We use storytelling as regular bases, we promote the real facts and wonders of the destination and then, it is up to the professionals to write about it as an independent professional (traditional media or social media). It is true that I must be with them assisting and correcting the negative perception but never laying or trying to modify the final thought. I need to be with them in order to get the feedback of the market, the sensibility of the influencers, to get to no the person at the end. If you are professional, no body could change the perception no matter it is good or bad. But it is also true that those non professional boards or media exist. But that is another subject.

    By the way, fill free to come any time to visit our land. I will be the perfect host for you or no, that will depend on your preferences. And then, write about your subjective perception. That is the purpose of our social media strategy: to get personality to the content, your content, your vision.

    I am organising blogtrips for bloggers, podcasters, twitters and webtv’s for the last five years. The last one is leaving this afternoon to Madrid and his name is Gary Arndt, the first travel blogger by Alexa http://everything-everywhere.com/ and tomorrow I am taking Lillie to the Maestrazgo http://www.aroundtheworldl.com/.

    Take care and fell free to accept our invitation. We will design together the itinerary, see you

  37. Claude

    Héhé, interesting

    @Kevin, will see what’s happen with my project 🙂

    Seems we will change the game at large scale

    Have a nice day


  38. Tim

    I am still desperately trying to get on the Louis Vuitton Luggage review list. Any tips on how to do so gratefully received 🙂

  39. Pamela

    Bravo to BA for being so brave. Thanks guys for keeping it real!

  40. Cynthia

    BA is actually quite behind in this. Blogger press trips might be new for them, but I believe it is in response to Virgin Atlantic’s embracing blogger press trips. They have had two in the recent months. The first from NY to London with “style bloggers” from sites like Refinery29 and HintMag, and the second from London to NY: http://blog.vtravelled.com/join-us-on-a-fantastic-trip-to-new-york/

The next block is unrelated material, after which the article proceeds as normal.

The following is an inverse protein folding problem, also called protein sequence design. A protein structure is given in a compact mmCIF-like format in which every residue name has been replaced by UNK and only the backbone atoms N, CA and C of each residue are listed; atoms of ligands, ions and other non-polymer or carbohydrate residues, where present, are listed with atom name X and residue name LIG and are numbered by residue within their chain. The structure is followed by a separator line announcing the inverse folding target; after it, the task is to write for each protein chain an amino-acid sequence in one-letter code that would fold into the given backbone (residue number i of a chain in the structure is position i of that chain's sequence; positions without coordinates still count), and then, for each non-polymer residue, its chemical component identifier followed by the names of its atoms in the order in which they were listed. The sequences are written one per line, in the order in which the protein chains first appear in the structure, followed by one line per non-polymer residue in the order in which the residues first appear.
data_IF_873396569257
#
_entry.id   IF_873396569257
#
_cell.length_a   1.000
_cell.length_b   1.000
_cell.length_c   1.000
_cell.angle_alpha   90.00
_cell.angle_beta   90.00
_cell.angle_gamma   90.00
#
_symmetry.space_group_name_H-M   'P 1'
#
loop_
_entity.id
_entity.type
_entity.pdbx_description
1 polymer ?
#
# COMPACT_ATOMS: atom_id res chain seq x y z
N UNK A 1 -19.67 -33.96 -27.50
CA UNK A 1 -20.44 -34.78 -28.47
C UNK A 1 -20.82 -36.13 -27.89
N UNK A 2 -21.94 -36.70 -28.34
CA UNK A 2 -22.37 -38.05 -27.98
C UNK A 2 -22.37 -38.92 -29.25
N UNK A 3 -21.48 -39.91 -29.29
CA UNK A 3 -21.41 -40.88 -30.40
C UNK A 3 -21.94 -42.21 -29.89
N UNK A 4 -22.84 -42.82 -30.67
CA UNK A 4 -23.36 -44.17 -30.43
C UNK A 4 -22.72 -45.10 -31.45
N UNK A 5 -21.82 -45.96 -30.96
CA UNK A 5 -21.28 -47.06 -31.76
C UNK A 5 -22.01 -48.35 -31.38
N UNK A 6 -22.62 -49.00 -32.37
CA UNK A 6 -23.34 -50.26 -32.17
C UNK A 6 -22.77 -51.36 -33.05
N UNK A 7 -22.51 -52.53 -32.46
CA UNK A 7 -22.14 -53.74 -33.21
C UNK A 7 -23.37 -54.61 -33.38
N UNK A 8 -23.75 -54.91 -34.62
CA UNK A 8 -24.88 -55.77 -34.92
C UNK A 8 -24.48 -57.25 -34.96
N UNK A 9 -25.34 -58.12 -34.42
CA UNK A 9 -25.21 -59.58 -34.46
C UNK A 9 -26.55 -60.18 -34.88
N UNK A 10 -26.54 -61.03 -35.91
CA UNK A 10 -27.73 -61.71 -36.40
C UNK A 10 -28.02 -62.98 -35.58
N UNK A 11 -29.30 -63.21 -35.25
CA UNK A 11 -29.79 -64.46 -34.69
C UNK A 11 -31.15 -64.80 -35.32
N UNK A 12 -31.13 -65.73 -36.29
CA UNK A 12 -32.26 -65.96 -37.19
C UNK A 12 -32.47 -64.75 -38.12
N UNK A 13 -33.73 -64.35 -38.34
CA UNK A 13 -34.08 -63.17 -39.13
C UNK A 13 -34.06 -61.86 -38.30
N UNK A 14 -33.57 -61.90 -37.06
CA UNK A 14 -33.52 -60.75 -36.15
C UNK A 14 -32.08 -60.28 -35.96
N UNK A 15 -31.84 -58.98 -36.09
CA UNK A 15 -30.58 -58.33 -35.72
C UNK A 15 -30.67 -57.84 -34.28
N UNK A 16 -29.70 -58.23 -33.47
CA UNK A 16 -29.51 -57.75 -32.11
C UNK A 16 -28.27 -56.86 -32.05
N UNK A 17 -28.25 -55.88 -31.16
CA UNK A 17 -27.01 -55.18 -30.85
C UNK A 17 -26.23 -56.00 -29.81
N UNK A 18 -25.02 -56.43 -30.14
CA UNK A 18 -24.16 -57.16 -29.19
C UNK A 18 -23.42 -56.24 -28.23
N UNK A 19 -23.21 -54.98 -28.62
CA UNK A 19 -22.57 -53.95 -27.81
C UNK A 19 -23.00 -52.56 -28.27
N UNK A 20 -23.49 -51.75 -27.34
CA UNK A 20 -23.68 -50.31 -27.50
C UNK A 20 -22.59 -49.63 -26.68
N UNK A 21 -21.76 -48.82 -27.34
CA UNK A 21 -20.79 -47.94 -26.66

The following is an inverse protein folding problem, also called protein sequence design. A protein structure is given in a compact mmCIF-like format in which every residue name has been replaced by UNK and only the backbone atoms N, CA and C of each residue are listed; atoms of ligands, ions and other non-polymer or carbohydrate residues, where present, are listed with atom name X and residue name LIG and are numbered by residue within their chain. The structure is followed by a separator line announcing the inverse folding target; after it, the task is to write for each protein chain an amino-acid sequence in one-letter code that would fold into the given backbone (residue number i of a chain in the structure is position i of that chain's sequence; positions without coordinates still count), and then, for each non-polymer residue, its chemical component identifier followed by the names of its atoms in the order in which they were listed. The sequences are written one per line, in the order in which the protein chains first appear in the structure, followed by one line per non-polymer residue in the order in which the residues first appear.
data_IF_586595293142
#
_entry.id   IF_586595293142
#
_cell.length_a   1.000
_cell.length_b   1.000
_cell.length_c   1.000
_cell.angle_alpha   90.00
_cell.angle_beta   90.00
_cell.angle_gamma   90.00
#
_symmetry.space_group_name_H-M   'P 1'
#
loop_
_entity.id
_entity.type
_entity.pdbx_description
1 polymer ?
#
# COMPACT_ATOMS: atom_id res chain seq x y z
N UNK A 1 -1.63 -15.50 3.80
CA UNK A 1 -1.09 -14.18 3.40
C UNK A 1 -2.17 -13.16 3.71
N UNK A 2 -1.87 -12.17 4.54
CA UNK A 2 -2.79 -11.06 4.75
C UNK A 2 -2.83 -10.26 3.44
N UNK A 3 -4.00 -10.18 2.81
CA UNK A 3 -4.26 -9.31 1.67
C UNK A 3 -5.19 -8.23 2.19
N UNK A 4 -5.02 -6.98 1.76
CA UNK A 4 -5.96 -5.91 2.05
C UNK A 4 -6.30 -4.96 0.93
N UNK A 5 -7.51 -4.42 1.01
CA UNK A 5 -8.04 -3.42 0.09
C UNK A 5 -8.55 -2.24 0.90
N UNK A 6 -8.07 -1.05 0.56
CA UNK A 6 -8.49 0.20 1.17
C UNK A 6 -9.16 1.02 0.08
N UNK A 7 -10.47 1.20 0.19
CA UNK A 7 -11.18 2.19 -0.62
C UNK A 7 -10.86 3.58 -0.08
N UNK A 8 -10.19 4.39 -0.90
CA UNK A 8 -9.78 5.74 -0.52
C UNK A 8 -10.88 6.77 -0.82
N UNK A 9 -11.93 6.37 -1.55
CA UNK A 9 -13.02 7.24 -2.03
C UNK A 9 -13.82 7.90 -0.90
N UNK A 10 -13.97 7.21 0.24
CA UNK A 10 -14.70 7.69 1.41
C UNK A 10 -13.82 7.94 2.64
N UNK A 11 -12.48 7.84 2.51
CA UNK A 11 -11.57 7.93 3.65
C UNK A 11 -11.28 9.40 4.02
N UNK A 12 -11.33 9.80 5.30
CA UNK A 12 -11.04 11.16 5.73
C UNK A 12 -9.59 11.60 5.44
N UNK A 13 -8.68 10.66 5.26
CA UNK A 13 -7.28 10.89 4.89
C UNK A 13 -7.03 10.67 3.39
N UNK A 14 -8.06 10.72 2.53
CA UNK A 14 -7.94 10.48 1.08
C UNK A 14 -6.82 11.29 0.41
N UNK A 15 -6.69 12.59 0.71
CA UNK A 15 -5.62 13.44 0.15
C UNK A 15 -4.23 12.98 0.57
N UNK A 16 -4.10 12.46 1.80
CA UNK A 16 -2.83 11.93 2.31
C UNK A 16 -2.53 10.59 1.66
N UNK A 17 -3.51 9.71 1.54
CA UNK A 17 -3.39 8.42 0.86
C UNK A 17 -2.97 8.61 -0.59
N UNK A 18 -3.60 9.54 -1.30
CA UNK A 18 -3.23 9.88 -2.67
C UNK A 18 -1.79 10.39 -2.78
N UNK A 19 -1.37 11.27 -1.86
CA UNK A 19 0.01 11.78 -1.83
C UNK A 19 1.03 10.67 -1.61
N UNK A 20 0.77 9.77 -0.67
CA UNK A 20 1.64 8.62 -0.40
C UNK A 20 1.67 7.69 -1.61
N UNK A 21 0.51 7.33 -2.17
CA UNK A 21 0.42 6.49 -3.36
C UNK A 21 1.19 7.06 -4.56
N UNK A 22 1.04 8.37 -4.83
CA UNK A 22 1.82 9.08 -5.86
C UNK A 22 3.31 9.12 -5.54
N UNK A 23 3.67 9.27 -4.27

• Kevin May

      Kevin May

      @cynthia – are you sure?

      The latter Virgin trip was actually a competition for one blogger to go to NYC.

      Some pretty strong T&Cs, too:

      [all hail the free press eh and their valuable SEO links]

      * We will ask you to share your experiences by blogging at least one post before the trip commences, at least one post during the trip and at least one further post after the trip ends. If time does not permit you to complete the entries during the trip, you will complete them at the end of the trip. In each post there will be at least one direct link to vtravelled.com

      * You will write one guest post for the vtravelled blog, the angle of which will be discussed with us either during or after the trip. You will be paid for this at our standard rate.

  41. Darren Cronian

    Haha. No pressure then.

    I have to add that I do think its rather brave of BA to allow a travel ranter on board. The challenge for me will be to look beyond the gloss and glamour of the trip, and tweet back improvements and issues.

  42. Darren Cronian

    I have been critical in the past of pr/blogger trips because the communication is not balanced, and always positive. The organisers at BA know this, but to confirm, I will not be writing blog posts on or after the trip. (unless, like 99% of the content on Travel Rants, I have a negative experience).

    I will be using Twitter, Facebook, and surfing the internet on my mobile phone, while flying, and will share my thoughts and experiences, like I always do on Twitter. That’s providing the internet service works in-flight 😉

    • Kevin May

      Kevin May

      @darren – we wouldn’t expect anything positive from you, sir. 😉

  43. Happy Hotelier

    Did you decline out of principle or because of other pressing matters?

    • Kevin May

      Kevin May

      @happy hotelier: principle.

      • Jeremy Head

        Principle? Really? Why. Serious question.

        • Kevin May

          Kevin May


          Decided years ago that I wouldn’t go on any travel press jollies.

          I’m very uneasy about taking someone’s apparently free hospitality, supposedly buddying up with the company, especially when it is implied that nothing is wanted in return – of course, nothing is ever that clear.

          So, what’s the point of going on a jolly then? None that I can see…

          The entire team at a former employer used to be taken away for a major piss-up (inevitably in Spain) once a year by a big company. The whole idea made me feel extremely uncomfortable, so I never went.

          I love writing about the bosses and machinations of big companies, but I don’t want to take their hospitality and get trashed with them overseas for a few days.

          It’s very stubborn attitude and I’ve had many arguments over the years with people that say it’s stupid – but hey, I’m stubborn and stupid anyway 😉

          Anyway, you did ask…….

          • Jeremy Head

            I think you are being a tad disingenuous labelling all press trips ‘jollies’.
            Some are… I know what you mean. But I think there’s some value in this one. (And I wasn’t invited and have no affiliation with BA!)